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by Katja Socher
About the author:
Katja is the German editor of LinuxFocus. She likes Tux, computer graphics, film & photography and the sea. Her homepage can be found here.
Translated to English by:
Katja Socher <katja(at)linuxfocus.org>
Photo magic with Gimp
Holiday season is over and you have your digital photos on your
hard disk. Now it's time to give them a final touch with The
Gimp. In this article we show you with several examples what
you can do to enhance your photos with The Gimp (the latest
stable version when I wrote this was Gimp 1.2.5).
Sometimes a photo looks a bit colourless, it is too light or
too dark or there are other reasons why a colour correction
would help the photo. To improve the colours of your photos you
can use the tools that you find in the menu under
Image->Colors (you get to the menu by right clicking in the
image that was opened with the Gimp). Most of the time there
will be a preview field that you can tick to make the changes
viewable at once. If you click on Reset the changes won't
affect your image and even if you already clicked "okay" you
can still get your old image back by clicking crtl+z.
However to try out several effects and compare them with each other it is better to make one or several duplicates of your photo (Image->Duplicate) before you apply the canges to them.
It's always the best if you keep a copy of your original. Perhaps you won't like the changes that you did anymore next year or you want to try out something else. Then you will be glad to still have the original. So it's always better to save the changed photo with a slightly different name.
Some digital photos are just a little bit unfocused or the
photo lost focus by applying some other tools to it. To
increase the sharpness of your image there are the tools
unsharp mask and sharpen in The Gimp. Both can be found under
Filters->Enhance. With unsharp mask you often get a better
result as this method improves on the edges. In many cases you
will already be satisfied if you apply it with its default
Sometimes it's difficult to take a picture with your digital
that has the focus on the foreground and your object you focus
on and a blurred background. Gimp can help you to reach this
For this you select the part of the photo that you want to be sharp with the intelligent scissors (that's the tool in the main menu that actually looks like a pair of scissors). You make some points around the object that you want to select. The intelligent scissors find the outline themselves. Therefore it is important to make more points in those areas where the object doesn't have a big contrast to its environment. To make the selection effective click on the first point that you made again, the scissors change into a square, now you click somewhere inside your object. Now you can see the selection. Next you sharpen it a bit. For this you click on Filters-->Enhance-->Unsharp Mask (or Sharpen). After that you invert the selection (Select-->Invert) and blur the background. To do this you go to Filters->Blur and choose the blur tool that you like best. Sometimes you won't like the transition between the sharp and blurred areas. In that case you can select the blur tool and draw around the outline as you would do with a paint brush.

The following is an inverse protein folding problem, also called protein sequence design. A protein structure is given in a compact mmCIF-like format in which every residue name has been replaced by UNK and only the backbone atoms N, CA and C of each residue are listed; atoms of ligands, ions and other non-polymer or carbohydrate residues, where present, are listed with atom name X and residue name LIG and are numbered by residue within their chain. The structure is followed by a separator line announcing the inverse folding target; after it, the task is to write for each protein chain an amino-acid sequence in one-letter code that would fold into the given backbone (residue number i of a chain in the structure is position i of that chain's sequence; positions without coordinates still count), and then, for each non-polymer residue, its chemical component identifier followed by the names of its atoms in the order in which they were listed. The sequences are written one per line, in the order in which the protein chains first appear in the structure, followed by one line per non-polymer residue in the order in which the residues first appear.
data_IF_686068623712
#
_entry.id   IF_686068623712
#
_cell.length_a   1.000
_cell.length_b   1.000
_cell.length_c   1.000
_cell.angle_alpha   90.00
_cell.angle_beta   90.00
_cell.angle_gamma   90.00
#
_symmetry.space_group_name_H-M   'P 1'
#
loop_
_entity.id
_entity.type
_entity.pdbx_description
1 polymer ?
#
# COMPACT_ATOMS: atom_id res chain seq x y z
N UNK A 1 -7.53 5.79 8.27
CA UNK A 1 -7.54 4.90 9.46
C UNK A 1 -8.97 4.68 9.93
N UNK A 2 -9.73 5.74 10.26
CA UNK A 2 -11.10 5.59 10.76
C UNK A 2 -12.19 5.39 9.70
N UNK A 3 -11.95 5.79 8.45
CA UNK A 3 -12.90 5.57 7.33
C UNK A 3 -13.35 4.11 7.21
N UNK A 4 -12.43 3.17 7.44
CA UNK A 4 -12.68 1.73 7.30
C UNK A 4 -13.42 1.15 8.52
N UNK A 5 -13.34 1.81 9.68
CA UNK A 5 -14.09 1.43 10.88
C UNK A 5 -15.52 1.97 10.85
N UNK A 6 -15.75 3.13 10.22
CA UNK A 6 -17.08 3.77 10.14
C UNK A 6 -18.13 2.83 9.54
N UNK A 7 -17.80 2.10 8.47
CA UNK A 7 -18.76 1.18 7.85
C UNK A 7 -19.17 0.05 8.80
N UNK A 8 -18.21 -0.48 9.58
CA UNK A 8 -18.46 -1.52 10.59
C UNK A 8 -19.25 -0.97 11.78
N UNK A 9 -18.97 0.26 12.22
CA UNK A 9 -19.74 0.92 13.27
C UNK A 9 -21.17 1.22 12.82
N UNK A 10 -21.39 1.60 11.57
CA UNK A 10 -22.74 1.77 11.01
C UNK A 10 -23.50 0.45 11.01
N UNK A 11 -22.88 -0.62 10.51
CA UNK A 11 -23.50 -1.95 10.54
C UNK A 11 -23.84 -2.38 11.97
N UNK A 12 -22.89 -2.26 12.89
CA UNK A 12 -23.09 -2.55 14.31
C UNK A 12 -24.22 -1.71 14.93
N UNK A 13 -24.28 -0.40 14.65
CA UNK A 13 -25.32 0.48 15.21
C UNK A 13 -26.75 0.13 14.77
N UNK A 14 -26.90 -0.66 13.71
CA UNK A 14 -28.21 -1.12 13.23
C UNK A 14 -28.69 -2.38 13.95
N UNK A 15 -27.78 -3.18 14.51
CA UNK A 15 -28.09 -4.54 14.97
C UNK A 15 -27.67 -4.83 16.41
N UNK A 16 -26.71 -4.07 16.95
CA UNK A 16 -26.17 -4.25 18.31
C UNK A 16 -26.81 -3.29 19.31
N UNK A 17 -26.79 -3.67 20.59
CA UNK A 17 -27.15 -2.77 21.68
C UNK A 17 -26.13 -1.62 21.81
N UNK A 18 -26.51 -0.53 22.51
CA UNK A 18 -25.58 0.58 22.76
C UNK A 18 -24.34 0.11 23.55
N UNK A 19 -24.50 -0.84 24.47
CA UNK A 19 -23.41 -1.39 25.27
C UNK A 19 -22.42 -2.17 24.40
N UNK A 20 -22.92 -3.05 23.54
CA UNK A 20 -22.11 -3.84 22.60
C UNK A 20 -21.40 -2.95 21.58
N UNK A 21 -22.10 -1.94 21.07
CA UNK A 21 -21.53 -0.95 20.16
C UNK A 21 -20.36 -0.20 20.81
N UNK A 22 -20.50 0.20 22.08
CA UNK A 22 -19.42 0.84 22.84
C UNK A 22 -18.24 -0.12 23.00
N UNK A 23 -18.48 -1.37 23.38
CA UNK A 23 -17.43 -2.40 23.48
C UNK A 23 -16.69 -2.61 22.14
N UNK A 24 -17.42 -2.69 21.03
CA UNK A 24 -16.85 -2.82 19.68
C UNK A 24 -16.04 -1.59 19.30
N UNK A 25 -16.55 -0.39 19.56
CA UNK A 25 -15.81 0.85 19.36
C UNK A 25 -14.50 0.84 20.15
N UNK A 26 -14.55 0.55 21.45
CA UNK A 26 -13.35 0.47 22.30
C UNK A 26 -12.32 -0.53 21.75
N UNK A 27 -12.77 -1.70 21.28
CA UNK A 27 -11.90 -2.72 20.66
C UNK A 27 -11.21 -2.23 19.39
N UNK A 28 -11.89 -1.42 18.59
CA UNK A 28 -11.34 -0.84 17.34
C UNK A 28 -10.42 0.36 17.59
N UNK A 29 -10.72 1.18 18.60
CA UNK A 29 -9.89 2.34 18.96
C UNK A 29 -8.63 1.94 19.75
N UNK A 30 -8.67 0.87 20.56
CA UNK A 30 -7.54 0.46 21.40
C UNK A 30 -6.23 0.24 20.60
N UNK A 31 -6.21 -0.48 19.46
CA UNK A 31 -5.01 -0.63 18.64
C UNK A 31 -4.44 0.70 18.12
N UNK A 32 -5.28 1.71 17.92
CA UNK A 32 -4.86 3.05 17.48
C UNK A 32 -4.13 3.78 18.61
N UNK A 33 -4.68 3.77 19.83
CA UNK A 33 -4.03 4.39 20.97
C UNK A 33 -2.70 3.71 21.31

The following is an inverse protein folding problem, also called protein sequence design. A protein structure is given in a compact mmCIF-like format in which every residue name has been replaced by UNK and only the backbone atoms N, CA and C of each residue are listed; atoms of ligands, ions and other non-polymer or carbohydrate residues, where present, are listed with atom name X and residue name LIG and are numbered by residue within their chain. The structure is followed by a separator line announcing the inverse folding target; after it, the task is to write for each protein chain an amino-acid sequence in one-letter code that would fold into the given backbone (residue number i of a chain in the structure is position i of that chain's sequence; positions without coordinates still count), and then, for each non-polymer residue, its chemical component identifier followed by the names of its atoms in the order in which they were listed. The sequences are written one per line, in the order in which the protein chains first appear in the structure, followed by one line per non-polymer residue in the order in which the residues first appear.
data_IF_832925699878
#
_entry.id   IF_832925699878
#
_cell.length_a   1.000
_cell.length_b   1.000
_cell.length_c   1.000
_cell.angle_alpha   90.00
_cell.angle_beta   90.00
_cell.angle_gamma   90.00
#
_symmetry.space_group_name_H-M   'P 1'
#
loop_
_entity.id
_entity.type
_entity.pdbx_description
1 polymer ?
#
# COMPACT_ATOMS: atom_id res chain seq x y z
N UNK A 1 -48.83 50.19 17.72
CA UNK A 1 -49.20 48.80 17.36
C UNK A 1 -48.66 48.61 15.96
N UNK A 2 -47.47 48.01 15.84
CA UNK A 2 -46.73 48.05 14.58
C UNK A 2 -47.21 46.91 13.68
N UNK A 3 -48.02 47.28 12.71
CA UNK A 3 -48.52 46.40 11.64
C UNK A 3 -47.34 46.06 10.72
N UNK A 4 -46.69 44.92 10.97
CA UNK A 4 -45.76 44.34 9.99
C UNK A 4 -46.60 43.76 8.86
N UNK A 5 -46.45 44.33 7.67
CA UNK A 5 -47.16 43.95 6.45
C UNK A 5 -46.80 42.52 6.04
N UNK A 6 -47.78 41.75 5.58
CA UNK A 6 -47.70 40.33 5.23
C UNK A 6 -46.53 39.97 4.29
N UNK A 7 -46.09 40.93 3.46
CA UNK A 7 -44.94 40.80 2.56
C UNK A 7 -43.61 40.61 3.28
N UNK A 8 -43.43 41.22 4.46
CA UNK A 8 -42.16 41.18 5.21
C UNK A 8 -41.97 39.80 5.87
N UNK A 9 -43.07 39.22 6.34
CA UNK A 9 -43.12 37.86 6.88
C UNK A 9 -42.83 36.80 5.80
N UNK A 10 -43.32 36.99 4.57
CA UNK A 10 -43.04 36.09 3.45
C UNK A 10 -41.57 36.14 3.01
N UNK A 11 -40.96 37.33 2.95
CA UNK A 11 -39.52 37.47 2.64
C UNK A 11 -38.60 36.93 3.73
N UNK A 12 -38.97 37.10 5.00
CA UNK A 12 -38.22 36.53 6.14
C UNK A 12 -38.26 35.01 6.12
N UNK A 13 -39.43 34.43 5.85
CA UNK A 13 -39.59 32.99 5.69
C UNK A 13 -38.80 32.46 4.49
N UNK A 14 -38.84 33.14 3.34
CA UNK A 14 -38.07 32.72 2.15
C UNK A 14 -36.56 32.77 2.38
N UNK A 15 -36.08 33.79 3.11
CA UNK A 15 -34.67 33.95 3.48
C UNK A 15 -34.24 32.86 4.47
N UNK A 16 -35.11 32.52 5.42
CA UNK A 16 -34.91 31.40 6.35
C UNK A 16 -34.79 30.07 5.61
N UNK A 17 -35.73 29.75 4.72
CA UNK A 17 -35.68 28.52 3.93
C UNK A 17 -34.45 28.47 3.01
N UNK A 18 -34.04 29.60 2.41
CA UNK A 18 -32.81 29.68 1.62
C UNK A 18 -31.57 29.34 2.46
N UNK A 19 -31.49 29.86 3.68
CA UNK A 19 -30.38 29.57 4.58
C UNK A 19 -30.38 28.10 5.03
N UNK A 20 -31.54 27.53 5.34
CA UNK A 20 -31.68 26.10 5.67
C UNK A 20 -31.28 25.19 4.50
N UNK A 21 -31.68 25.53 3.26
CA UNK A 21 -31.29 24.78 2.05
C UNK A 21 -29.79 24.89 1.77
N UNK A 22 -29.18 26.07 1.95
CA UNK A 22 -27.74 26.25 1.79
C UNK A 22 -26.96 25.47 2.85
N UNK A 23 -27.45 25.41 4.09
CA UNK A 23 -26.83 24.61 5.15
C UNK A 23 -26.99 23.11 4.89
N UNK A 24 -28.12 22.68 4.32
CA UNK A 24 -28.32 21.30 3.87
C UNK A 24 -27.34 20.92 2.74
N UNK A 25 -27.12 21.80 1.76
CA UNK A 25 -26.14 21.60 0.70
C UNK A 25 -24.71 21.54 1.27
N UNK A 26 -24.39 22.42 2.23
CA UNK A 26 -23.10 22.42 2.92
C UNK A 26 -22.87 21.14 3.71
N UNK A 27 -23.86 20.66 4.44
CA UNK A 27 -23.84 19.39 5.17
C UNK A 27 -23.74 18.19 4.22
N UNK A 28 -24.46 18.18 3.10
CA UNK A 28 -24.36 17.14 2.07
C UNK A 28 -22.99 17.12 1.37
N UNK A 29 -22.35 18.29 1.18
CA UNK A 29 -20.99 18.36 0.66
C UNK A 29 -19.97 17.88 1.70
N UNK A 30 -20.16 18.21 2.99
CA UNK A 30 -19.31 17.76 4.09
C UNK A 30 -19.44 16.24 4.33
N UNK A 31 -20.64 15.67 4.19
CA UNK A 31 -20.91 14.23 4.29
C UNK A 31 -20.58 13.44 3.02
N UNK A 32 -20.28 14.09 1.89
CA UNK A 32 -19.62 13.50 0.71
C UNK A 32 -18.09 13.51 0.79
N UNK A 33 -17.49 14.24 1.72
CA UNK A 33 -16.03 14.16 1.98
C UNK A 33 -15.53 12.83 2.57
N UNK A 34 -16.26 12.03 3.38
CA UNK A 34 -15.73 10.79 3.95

With a non-digital camera you can get a soft looking image
by using long shutter speeds. Of course you can create this
effect with the Gimp afterwards. The blur tools can very well
be used for this. The photo gets a softer look and may even
look kind of romantic. Selective Gaussian Blur
(Filters->Blur->Selective Gaussian Blur) is best to use
here as the blur filter will only be applied to areas that
don't have a big contrast.
One characteristic of a good photo is that is has a subject
it focuses on and not so many other things to distract or
confuse the viewer (except of course this was in the intension
of the photographer...).
So it can happen that one or more objects in an image disturb the overall impression of the picture and therefore it would be better to remove them. To do this you can use the clone tool (that's the button in the main menu that looks like a stamp). If you have selected the clone tool you click with your mouse in the area that is to be cloned while you hold the Ctrl-key down.Then you release the key and click with the mouse in the area that you want to paint over. Now you can use the clone tool the same way you would use a paint brush. Sometimes you will get a more natural looking picture if you define a new cloning area several times. And practise makes the master here!
Certain mistakes in a photo like a tree that grows out of a person can also be corrected this way.
To get more focus and attention to your image you can give
it a frame. Gimp offers numberous possibilities for this.
Of course The Gimp can't always do miracles and change a bad
photo into a good looking one. And it's also not possible to
write a cookbook with recipes for every photo as each tool has
a different effect on different photos. But still I hope that
this article will be useful for you to get the best out of your
Have fun and happy gimping! :)
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2003-08-22, generated by lfparser version 2.38